Since its creation in the 2018 U.S. Farm Bill, DBIA has administered technical assistance and more than $3.7 million in grants to dairy businesses in five Midwestern states. Additional funding from USDA is now supporting an expansion of the program’s service area to include Indiana, Kansas, Michigan, Missouri, Nebraska and Ohio.

Future funding will become available in early 2023.

Engelsma’s Apple Barn wins annual cider contest

Engelsma’s Apple Barn in Walker, Mich., took first place at the 24th annual Michigan Apple Cider Contest, marking its seventh first-place win in the contest. Twenty-two cider makers competed for the top spot Dec. 7 at the DeVos Convention Center in Grand Rapids.

Jim and Becky Engelsma are owners of Engelsma’s Apple Barn, and their daughter, Bridget, is the cider maker.

Blake’s Orchard and Cider Mill in Armada, owned by Pete and Paul Black, won second place in the contest, while Farmer Whites Farm Market in Williamsburg took third.

The Michigan Apple Cider Contest began in 1996 with the goal of improving cider making, promoting the industry and educating the public.

Stephenson to lead national AFBF committee

After two years as the Michigan Farm Bureau’s state-level Promotion & Education chair, St. Joseph County farmer Julie Stephenson is taking her talents to the national stage. She led Michigan’s P&E program through the thick of the COVID-19 pandemic, a challenging term that saw the innovation of creative approaches to remote outreach.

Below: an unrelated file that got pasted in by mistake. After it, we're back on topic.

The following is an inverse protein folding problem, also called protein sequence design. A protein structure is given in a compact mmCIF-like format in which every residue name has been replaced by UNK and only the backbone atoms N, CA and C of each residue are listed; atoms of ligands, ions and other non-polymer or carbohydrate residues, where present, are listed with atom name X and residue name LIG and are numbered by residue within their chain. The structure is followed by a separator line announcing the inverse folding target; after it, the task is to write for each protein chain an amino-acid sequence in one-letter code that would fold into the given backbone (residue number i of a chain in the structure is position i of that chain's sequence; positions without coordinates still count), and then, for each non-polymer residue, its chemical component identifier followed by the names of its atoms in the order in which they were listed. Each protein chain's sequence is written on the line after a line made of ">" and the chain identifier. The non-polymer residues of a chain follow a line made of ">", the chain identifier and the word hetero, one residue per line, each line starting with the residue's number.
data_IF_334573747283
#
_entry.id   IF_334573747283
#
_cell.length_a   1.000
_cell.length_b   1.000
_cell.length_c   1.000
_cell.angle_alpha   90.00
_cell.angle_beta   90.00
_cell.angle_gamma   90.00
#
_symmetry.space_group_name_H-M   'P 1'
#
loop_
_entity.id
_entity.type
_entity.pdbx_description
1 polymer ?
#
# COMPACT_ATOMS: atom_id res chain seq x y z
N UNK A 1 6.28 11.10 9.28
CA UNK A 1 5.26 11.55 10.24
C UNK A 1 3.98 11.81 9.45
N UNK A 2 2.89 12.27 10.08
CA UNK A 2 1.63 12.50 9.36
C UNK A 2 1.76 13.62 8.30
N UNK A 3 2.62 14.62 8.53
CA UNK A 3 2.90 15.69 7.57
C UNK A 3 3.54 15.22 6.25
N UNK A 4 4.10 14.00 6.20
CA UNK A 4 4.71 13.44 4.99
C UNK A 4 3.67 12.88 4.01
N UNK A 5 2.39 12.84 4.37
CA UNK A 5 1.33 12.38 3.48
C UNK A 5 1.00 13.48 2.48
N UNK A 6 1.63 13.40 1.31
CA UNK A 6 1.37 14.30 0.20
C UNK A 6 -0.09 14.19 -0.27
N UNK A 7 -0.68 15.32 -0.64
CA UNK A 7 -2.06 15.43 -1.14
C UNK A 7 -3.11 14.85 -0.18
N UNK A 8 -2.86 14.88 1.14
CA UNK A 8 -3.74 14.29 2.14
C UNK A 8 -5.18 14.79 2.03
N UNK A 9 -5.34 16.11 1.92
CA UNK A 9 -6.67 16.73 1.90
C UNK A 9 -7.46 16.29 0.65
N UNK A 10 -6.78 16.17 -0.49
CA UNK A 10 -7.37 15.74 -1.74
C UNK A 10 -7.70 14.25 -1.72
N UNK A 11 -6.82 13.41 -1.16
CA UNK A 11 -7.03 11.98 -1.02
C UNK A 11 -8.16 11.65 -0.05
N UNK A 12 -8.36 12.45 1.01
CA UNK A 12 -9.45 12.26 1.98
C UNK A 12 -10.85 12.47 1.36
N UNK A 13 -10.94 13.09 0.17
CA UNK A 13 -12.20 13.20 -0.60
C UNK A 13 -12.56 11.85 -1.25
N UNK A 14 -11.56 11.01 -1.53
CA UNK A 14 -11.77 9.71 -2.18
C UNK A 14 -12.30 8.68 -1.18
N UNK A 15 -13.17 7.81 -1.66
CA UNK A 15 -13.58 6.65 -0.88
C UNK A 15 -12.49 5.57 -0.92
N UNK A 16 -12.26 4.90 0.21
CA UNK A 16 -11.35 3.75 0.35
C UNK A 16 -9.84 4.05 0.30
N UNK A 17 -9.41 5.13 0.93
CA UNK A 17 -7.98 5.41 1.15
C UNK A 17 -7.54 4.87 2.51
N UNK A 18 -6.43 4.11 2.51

Stephenson will serve on the American Farm Bureau Federation’s P&E committee starting this year, stepping into the shoes of another Michigan P&E standout, St. Clair County’s Stacey Lauwers.

Ten individuals representing qualifying Farm Bureau P&E states make up the national-level committee.

With more than 20 years of Farm Bureau experience and involvement in Michigan, Stephenson encourages others to get involved with the organization in any way that works for them.

Plan to support cottage food businesses moves forward

The Senate Agriculture Committee unanimously approved state Rep. Julie Alexander’s plan to support Michigan small businesses by offering new labeling and delivery options for cottage food products.

The cottage food law allows people to sell safe food products made in their home kitchens without obtaining a state license. The law applies to items that aren’t potentially hazardous and don’t require temperature controls, such as jelly, candy, granola and baked goods.

Current law requires an in-person delivery for cottage food sales. Alexander’s House Bill 5671 would allow a cottage food operation to fulfill internet and mail orders and deliver products through a third-party service, provided that the seller offers customers a chance to meet in person or virtually before a sale. The new delivery options would only be available to customers in Michigan.

Additionally, HB 5671 would raise the cap on annual gross sales for cottage food operations from $25,000 to $40,000, with automatic future increases based on annual inflation.

The bill, which previously passed the House of Representatives with bipartisan support, now proceeds to the entire Senate for consideration.